TWIN TUNNELS PROJECTS
The Twin Tunnels is a joint proposal by Governor Jerry Brown, the federal Interior Department and powerful agribusiness water contractors to maximize transfers of water from Northern California to Southern California as part of the administration’s the Bay-Delta Conservation Plan. The scheme calls for three gigantic intakes located in the Sacramento/San Joaquin Delta that would connect to two subterranean tunnels, each 40 feet in diameter and approximately 30 miles long. These twin tunnels would shunt high-quality fresh water from the Sacramento River for distribution via the State Water Project to San Joaquin Valley agribusiness, Silicon Valley and South State cities and suburbs.
Advocates maintain the Twin Tunnels will assure the state’s water security at a reasonable cost. However, even a cursory analysis shows this claim is wildly off the mark. Key problems facing the tunnels include:
- A Massive Price Tag: Project costs are a moving target, but most analyses peg them at between $25 billion and $69 billion. Paying off the bonds needed for the project will take decades.
- Incomplete Design: The project’s schematics are a work in progress—as of this writing, only 10 percent of the design has been completed. As the design is refined, costs likely will rise. And as the physical costs of construction rise, interest costs will appreciate as well.
- Magical Thinking: The claim that the project will increase water supply reliability is either disingenuous or deeply delusional. If the project is operated with Delta protection as a goal, it will deliver less water than current Delta regulations allow.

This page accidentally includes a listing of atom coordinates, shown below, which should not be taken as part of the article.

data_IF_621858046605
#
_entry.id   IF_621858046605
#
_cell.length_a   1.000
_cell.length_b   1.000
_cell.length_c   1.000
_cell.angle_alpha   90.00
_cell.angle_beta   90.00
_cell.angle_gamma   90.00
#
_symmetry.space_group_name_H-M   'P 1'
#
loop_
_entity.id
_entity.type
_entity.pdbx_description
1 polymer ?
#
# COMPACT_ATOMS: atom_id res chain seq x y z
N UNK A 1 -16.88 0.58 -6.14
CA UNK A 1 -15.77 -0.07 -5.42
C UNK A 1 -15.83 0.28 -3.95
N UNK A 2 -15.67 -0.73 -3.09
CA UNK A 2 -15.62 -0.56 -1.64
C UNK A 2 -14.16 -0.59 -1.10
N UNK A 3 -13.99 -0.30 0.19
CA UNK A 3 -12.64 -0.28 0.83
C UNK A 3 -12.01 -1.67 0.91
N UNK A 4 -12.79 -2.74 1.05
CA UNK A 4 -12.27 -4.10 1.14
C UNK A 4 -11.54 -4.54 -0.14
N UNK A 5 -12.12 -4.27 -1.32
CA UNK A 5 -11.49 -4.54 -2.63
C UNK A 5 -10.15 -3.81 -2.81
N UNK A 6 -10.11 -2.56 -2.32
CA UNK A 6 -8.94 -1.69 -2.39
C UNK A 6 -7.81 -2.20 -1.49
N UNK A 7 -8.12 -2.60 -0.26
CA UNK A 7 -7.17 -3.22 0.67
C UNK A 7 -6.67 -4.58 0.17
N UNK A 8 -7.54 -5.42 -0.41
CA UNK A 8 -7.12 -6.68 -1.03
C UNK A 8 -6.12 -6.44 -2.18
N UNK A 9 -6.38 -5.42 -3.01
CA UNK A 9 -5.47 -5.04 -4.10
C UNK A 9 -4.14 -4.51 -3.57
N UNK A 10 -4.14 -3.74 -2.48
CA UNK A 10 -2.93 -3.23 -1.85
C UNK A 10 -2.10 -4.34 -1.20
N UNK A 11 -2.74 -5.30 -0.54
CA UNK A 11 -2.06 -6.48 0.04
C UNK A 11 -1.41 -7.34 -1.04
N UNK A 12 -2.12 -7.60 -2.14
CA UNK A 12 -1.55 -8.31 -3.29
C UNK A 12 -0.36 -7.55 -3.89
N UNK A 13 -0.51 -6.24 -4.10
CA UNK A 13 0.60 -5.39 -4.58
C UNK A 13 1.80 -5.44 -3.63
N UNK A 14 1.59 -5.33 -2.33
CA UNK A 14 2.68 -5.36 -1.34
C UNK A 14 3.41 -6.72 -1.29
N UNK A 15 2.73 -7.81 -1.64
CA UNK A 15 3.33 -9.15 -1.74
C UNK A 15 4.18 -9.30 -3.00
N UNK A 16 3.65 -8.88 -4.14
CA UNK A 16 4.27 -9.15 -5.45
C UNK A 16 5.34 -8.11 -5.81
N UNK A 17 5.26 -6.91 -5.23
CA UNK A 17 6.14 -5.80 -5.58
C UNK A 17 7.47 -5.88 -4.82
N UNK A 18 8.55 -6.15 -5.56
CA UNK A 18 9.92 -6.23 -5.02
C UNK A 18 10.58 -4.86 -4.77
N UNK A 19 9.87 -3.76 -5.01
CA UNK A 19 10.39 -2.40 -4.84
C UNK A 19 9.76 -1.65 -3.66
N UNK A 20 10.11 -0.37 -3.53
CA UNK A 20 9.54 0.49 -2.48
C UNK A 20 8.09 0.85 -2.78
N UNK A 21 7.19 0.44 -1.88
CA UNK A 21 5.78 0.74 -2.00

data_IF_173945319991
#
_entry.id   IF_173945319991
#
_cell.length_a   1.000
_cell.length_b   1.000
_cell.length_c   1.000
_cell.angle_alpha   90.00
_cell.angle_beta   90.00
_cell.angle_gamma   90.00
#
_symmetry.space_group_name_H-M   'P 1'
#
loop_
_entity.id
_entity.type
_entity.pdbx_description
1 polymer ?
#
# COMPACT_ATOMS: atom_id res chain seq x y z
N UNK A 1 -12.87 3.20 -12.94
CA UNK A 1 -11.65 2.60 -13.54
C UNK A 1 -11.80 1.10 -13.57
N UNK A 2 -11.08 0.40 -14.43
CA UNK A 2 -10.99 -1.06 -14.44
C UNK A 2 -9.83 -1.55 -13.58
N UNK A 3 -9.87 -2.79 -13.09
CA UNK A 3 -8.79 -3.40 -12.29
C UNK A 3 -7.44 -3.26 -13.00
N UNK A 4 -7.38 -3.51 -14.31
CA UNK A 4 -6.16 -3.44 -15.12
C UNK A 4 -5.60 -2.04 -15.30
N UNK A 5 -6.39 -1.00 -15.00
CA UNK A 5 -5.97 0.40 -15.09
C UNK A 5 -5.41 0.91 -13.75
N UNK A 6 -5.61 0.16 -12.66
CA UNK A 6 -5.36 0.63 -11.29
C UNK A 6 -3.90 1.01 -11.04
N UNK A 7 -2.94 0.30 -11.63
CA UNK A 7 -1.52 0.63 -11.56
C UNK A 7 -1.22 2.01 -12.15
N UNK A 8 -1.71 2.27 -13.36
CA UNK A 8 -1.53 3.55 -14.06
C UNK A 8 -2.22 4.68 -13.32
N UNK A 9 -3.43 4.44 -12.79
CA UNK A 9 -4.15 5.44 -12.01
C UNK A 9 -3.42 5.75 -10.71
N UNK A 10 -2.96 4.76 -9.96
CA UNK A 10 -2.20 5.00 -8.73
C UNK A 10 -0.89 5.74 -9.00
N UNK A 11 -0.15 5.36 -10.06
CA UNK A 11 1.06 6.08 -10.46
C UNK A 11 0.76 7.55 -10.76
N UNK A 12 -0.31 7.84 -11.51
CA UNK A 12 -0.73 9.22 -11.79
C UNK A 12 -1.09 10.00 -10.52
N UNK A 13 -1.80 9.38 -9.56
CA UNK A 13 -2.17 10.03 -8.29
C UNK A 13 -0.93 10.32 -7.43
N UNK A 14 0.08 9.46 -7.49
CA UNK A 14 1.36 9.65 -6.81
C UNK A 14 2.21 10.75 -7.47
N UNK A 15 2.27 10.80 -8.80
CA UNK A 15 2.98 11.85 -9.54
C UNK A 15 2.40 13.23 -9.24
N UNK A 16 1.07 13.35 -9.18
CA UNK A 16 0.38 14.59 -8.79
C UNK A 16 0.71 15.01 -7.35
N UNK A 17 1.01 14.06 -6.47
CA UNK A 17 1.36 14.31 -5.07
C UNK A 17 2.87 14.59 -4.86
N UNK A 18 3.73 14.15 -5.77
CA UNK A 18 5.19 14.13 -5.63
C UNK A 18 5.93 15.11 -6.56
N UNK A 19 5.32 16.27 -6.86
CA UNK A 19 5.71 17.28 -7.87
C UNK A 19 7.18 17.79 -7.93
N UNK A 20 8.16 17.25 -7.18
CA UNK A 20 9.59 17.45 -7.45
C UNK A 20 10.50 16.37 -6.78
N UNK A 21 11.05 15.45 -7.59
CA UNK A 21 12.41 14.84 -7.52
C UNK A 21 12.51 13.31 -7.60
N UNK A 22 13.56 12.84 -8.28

- Robbing Peter to Pay Paul: The Twin Tunnels will improve the quality of imported water at the cost of degraded Delta water quality, directing harming the estuary’s farmers and aquatic ecosystems.
- Inadequate Habitat Restoration: The Bay Delta Conservation Plan’s habitat restoration programs are meager at best. They skimp on the water essential to maintaining fisheries at their current low levels, let alone restoring them to any degree.
- Inaccurate Evaluation of Levee Status: The state claims the Delta’s levees are fragile and vulnerable to catastrophic seismic failure — but the estuary’s levee system held during the massive Loma Prieta earthquake of 1989. The major seismic threat to the Delta is the Hayward Fault, which is a full forty miles to the west; no active faults exist in or near the Delta. Bringing all Delta levees up to modern standards would cost only $2 to $4 billion – far less than the $25 billion to $60 billion required for the Twin Tunnels.